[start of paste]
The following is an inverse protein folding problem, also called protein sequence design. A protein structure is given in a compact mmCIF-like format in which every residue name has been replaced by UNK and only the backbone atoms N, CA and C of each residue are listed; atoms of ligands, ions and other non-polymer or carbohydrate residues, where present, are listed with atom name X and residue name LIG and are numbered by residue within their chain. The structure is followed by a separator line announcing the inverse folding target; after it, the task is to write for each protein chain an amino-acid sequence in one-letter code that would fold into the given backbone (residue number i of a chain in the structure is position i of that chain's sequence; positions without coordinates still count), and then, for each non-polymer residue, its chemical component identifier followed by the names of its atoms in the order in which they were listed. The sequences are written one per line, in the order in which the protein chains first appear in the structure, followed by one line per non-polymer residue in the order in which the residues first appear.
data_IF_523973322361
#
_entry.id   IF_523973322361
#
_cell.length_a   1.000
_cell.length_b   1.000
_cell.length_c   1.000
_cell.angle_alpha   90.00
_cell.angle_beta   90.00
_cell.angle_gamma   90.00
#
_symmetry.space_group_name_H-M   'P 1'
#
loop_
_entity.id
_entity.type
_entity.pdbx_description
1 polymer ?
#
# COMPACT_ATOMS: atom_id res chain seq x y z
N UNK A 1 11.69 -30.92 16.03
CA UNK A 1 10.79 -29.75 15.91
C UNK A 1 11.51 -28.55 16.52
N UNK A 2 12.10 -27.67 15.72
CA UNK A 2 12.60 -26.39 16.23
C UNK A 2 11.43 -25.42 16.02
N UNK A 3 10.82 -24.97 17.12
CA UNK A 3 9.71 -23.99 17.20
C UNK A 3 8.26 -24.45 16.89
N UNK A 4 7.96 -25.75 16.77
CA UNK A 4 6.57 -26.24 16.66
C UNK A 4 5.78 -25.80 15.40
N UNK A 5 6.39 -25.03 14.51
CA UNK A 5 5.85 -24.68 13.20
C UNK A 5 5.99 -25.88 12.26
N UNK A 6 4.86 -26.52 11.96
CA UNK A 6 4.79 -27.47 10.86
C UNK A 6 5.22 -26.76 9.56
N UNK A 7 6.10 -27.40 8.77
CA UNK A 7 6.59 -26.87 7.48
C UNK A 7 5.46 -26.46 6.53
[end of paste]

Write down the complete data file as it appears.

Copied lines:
The following is an inverse protein folding problem, also called protein sequence design. A protein structure is given in a compact mmCIF-like format in which every residue name has been replaced by UNK and only the backbone atoms N, CA and C of each residue are listed; atoms of ligands, ions and other non-polymer or carbohydrate residues, where present, are listed with atom name X and residue name LIG and are numbered by residue within their chain. The structure is followed by a separator line announcing the inverse folding target; after it, the task is to write for each protein chain an amino-acid sequence in one-letter code that would fold into the given backbone (residue number i of a chain in the structure is position i of that chain's sequence; positions without coordinates still count), and then, for each non-polymer residue, its chemical component identifier followed by the names of its atoms in the order in which they were listed. The sequences are written one per line, in the order in which the protein chains first appear in the structure, followed by one line per non-polymer residue in the order in which the residues first appear.
data_IF_523973322361
#
_entry.id   IF_523973322361
#
_cell.length_a   1.000
_cell.length_b   1.000
_cell.length_c   1.000
_cell.angle_alpha   90.00
_cell.angle_beta   90.00
_cell.angle_gamma   90.00
#
_symmetry.space_group_name_H-M   'P 1'
#
loop_
_entity.id
_entity.type
_entity.pdbx_description
1 polymer ?
#
# COMPACT_ATOMS: atom_id res chain seq x y z
N UNK A 1 11.69 -30.92 16.03
CA UNK A 1 10.79 -29.75 15.91
C UNK A 1 11.51 -28.55 16.52
N UNK A 2 12.10 -27.67 15.72
CA UNK A 2 12.60 -26.39 16.23
C UNK A 2 11.43 -25.42 16.02
N UNK A 3 10.82 -24.97 17.12
CA UNK A 3 9.71 -23.99 17.20
C UNK A 3 8.26 -24.45 16.89
N UNK A 4 7.96 -25.75 16.77
CA UNK A 4 6.57 -26.24 16.66
C UNK A 4 5.78 -25.80 15.40
N UNK A 5 6.39 -25.03 14.51
CA UNK A 5 5.85 -24.68 13.20
C UNK A 5 5.99 -25.88 12.26
N UNK A 6 4.86 -26.52 11.96
CA UNK A 6 4.79 -27.47 10.86
C UNK A 6 5.22 -26.76 9.56
N UNK A 7 6.10 -27.40 8.77
CA UNK A 7 6.59 -26.87 7.48
C UNK A 7 5.46 -26.46 6.53